- Human resource weakness (based on indicators of nutrition, health, education and adult literacy; for example low literacy levels).
- Economic vulnerability (based on instability of agricultural production, instability of exports of goods and services, economic importance of non-traditional activities, merchandise export concentration, handicap of economic smallness, and the percentage of population displaced by natural disasters).
According to UN-Habitat, around 33% of the urban population in the developing world in 2012, or about 863 million people, lived in slums. The proportion of urban population living in slums was highest in Sub-Saharan Africa (61.7%), followed by South Asia (35%), Southeast Asia (31%), East Asia (28.2%), West Asia (24.6%), Oceania (24.1%), Latin America and the Caribbean (23.5%), and North Africa (13.3%).
Slums form and grow in different parts of the world for many different reasons. Causes include rapid rural-to-urban migration, economic stagnation and depression, high unemployment, poverty, informal economy, forced or manipulated ghettoization, poor planning, politics, natural disasters and social conflicts. For example, as populations expand in poorer countries, rural people are moving to cities in an extensive urban migration that is resulting in the creation of slums.
In some cities, especially in countries in Southern Asia and sub-Saharan, slums are not just marginalized neighborhoods holding a small population; slums are widespread, and are home to a large part of urban population. These are sometimes called "slum cities".
Violence against womenEdit
Several forms of violence against women are more prevalent in developing countries than in other parts of the world. For example, dowry violence and bride burning is associated with India, Bangladesh and Nepal. Acid throwing is also associated with these countries, as well as in Southeast Asia, including Cambodia. Honor killing is associated with the Middle East and South Asia. Marriage by abduction is found in Ethiopia, Central Asia and the Caucasus. Abuse related to payment of bride price (such as violence, trafficking and forced marriage) is linked to parts of Sub-Saharan Africa and Oceania.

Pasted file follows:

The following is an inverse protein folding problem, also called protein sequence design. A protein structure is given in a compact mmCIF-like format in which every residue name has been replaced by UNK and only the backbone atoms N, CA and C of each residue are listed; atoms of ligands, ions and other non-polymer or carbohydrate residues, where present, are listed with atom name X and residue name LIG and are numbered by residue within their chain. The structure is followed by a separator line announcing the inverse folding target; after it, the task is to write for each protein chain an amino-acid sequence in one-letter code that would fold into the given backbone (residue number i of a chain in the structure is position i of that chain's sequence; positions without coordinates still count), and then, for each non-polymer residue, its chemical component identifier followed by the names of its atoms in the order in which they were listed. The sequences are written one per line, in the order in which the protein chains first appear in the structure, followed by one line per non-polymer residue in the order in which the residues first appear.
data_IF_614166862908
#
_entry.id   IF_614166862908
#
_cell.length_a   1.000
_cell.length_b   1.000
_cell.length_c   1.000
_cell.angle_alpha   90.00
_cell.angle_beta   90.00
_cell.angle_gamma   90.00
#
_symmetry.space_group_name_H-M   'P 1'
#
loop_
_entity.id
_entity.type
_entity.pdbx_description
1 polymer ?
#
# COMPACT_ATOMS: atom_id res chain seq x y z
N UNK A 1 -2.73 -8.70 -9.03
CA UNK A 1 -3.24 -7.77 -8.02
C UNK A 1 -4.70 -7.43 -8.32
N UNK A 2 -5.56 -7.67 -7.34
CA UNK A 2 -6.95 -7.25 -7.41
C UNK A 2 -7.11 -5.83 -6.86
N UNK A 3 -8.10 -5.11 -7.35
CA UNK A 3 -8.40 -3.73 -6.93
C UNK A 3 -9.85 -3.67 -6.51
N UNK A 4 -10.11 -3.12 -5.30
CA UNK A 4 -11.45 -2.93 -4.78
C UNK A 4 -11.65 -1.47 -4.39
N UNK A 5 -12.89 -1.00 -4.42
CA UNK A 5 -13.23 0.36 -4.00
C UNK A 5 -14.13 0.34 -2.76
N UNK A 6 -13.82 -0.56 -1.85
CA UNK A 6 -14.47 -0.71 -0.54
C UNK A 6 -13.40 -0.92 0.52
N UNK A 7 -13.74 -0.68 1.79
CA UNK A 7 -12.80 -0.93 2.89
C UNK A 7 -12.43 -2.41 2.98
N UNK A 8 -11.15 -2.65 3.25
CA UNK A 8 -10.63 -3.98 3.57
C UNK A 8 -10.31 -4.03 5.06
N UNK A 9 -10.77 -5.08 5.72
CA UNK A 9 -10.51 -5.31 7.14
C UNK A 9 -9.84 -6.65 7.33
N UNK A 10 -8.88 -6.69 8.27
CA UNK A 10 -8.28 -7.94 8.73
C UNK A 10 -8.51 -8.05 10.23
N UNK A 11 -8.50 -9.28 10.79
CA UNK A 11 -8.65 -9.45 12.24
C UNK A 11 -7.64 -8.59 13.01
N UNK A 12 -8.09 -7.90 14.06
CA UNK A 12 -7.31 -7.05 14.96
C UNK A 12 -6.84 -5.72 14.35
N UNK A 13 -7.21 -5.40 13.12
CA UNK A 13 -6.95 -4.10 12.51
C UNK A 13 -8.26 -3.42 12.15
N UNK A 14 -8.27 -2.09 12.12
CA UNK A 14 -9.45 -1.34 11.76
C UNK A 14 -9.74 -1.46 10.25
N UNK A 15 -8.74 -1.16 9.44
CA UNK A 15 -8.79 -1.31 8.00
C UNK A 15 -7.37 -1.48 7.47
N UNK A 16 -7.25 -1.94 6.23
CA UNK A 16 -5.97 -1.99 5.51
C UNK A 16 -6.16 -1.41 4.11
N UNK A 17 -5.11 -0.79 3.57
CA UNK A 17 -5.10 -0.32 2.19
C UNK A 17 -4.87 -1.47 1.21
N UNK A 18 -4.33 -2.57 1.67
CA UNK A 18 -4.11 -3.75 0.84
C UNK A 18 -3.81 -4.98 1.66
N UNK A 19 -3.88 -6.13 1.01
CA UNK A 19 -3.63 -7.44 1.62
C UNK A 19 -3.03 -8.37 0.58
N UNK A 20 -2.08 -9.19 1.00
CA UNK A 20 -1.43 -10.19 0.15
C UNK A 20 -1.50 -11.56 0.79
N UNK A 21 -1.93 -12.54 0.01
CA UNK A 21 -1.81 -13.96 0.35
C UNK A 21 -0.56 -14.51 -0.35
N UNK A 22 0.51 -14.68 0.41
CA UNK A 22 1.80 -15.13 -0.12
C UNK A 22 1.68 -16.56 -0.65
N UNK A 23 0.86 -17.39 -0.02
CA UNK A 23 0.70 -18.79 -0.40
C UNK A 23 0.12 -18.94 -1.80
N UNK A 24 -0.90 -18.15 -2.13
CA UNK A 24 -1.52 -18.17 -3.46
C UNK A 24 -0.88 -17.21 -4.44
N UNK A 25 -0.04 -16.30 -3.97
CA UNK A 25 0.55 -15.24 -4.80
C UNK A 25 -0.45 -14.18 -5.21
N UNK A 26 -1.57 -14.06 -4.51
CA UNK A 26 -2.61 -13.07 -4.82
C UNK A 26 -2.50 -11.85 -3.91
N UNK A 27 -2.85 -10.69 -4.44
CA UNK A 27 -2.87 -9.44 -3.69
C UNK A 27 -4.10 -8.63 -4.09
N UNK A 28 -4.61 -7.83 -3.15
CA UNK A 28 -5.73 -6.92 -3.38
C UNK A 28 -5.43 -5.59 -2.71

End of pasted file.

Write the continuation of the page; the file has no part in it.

Female genital mutilation is another form of violence against women which is still occurring in many developing countries. It is found mostly in Africa, and to a lesser extent in the Middle East and some other parts of Asia. Developing countries with the highest rate of women who have been cut are Somalia (with 98 percent of women affected), Guinea (96 percent), Djibouti (93 percent), Egypt (91 percent), Eritrea (89 percent), Mali (89 percent), Sierra Leone (88 percent), Sudan (88 percent), Gambia (76 percent), Burkina Faso (76 percent), and Ethiopia (74 percent). Due to globalization and immigration, FGM is spreading beyond the borders of Africa and Middle East, to countries such as Australia, Belgium, Canada, France, New Zealand, the U.S., and UK.
People in developing countries usually have lower a life expectancy than people in developed countries.
Undernutrition is more common in developing countries. Certain groups have higher rates of undernutrition, including women—in particular while pregnant or breastfeeding—children under five years of age, and the elderly. Malnutrition in children and stunted growth of children is the cause for more than 200 million children under five years of age in developing countries not reaching their developmental potential. About 165 million children were estimated to have stunted growth from malnutrition in 2013. In some developing countries, overnutrition in the form of obesity is beginning to present within the same communities as undernutrition.
The following list shows the further significant environmentally-related causes or conditions, as well as certain diseases with a strong environmental component:
- Illness/Disease (malaria, tuberculosis, AIDS, etc.): Illness imposes high and regressive cost burdens on families in developing countries.
- Tropical and infectious diseases (neglected tropical diseases)
- Unsafe drinking water, poor sanitation and hygiene
- Indoor air pollution in developing nations
- Pollution (e.g. Air pollution, water pollution)
- Road traffic accidents
- Unintentional poisoning
- Non communicable diseases and weak healthcare systems.
Water, sanitation, hygiene (WASH)Edit
Access to water, sanitation and hygiene (WASH) services is at very low levels in many developing countries. In 2015 the World Health Organization (WHO) estimated that "1 in 3 people, or 2.4 billion, are still without sanitation facilities" while 663 million people still lack access to safe and clean drinking water. The estimate in 2017 by JMP states that 4.5 billion people currently do not have safely managed sanitation. The majority of these people live in developing countries.
About 892 million people, or 12 percent of the global population, practiced open defecation instead of using toilets in 2016. Seventy-six percent (678 million) of the 892 million people practicing open defecation in the world live in just seven countries. India is the country with the highest number of people practicing open defecation, around 525 million people. Further countries with a high number of people openly defecating are Nigeria (47 million), followed by Indonesia (31 million), Ethiopia (27 million), Pakistan (23 million), Niger (14 million) and Sudan (11 million).